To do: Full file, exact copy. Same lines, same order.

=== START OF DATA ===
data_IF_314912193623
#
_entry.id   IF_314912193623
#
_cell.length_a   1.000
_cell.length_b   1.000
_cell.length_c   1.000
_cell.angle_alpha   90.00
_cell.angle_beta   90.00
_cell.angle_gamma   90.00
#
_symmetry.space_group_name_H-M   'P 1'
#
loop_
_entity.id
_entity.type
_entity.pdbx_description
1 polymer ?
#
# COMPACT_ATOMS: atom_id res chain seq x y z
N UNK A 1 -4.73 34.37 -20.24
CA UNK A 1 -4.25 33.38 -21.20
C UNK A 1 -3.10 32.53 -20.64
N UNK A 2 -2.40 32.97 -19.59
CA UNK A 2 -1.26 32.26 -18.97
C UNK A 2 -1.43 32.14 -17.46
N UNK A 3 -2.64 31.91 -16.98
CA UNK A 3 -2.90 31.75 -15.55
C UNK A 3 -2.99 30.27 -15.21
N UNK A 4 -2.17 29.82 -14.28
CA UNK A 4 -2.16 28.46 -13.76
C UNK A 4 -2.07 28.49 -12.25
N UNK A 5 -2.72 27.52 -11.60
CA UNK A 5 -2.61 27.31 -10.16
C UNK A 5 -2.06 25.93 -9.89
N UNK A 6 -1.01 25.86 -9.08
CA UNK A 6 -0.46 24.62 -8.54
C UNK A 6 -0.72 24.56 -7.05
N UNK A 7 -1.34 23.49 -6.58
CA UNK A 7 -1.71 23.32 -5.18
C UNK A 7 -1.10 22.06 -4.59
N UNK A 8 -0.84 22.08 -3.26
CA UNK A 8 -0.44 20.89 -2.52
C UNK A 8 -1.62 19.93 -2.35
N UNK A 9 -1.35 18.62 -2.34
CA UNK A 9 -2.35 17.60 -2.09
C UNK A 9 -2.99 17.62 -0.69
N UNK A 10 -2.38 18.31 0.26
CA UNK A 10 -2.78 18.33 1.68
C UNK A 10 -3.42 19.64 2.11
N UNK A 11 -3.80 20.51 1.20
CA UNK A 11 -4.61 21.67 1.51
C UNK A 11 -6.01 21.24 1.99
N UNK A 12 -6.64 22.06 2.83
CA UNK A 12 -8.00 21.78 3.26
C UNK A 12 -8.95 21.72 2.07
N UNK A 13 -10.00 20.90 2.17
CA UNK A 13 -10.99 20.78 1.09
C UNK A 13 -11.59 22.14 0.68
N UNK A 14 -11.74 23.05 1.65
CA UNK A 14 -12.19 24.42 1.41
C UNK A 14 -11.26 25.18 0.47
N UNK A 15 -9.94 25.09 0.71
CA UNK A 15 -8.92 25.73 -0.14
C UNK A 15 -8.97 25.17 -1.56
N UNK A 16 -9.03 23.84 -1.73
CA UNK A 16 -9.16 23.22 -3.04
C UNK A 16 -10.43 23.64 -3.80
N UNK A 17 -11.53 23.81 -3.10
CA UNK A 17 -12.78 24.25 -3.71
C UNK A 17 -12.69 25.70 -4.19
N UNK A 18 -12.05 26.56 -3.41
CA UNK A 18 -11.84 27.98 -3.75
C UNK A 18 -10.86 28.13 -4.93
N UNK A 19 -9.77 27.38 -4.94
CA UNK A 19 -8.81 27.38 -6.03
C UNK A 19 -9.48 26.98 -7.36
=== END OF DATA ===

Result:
data_IF_314912193623
#
_entry.id   IF_314912193623
#
_cell.length_a   1.000
_cell.length_b   1.000
_cell.length_c   1.000
_cell.angle_alpha   90.00
_cell.angle_beta   90.00
_cell.angle_gamma   90.00
#
_symmetry.space_group_name_H-M   'P 1'
#
loop_
_entity.id
_entity.type
_entity.pdbx_description
1 polymer ?
#
# COMPACT_ATOMS: atom_id res chain seq x y z
N UNK A 1 -4.73 34.37 -20.24
CA UNK A 1 -4.25 33.38 -21.20
C UNK A 1 -3.10 32.53 -20.64
N UNK A 2 -2.40 32.97 -19.59
CA UNK A 2 -1.26 32.26 -18.97
C UNK A 2 -1.43 32.14 -17.46
N UNK A 3 -2.64 31.91 -16.98
CA UNK A 3 -2.90 31.75 -15.55
C UNK A 3 -2.99 30.27 -15.21
N UNK A 4 -2.17 29.82 -14.28
CA UNK A 4 -2.16 28.46 -13.76
C UNK A 4 -2.07 28.49 -12.25
N UNK A 5 -2.72 27.52 -11.60
CA UNK A 5 -2.61 27.31 -10.16
C UNK A 5 -2.06 25.93 -9.89
N UNK A 6 -1.01 25.86 -9.08
CA UNK A 6 -0.46 24.62 -8.54
C UNK A 6 -0.72 24.56 -7.05
N UNK A 7 -1.34 23.49 -6.58
CA UNK A 7 -1.71 23.32 -5.18
C UNK A 7 -1.10 22.06 -4.59
N UNK A 8 -0.84 22.08 -3.26
CA UNK A 8 -0.44 20.89 -2.52
C UNK A 8 -1.62 19.93 -2.35
N UNK A 9 -1.35 18.62 -2.34
CA UNK A 9 -2.35 17.60 -2.09
C UNK A 9 -2.99 17.62 -0.69
N UNK A 10 -2.38 18.31 0.26
CA UNK A 10 -2.78 18.33 1.68
C UNK A 10 -3.42 19.64 2.11
N UNK A 11 -3.80 20.51 1.20
CA UNK A 11 -4.61 21.67 1.51
C UNK A 11 -6.01 21.24 1.99
N UNK A 12 -6.64 22.06 2.83
CA UNK A 12 -8.00 21.78 3.26
C UNK A 12 -8.95 21.72 2.07
N UNK A 13 -10.00 20.90 2.17
CA UNK A 13 -10.99 20.78 1.09
C UNK A 13 -11.59 22.14 0.68
N UNK A 14 -11.74 23.05 1.65
CA UNK A 14 -12.19 24.42 1.41
C UNK A 14 -11.26 25.18 0.47
N UNK A 15 -9.94 25.09 0.71
CA UNK A 15 -8.92 25.73 -0.14
C UNK A 15 -8.97 25.17 -1.56
N UNK A 16 -9.03 23.84 -1.73
CA UNK A 16 -9.16 23.22 -3.04
C UNK A 16 -10.43 23.64 -3.80
N UNK A 17 -11.53 23.81 -3.10
CA UNK A 17 -12.78 24.25 -3.71
C UNK A 17 -12.69 25.70 -4.19
N UNK A 18 -12.05 26.56 -3.41
CA UNK A 18 -11.84 27.98 -3.75
C UNK A 18 -10.86 28.13 -4.93
N UNK A 19 -9.77 27.38 -4.94
CA UNK A 19 -8.81 27.38 -6.03
C UNK A 19 -9.48 26.98 -7.36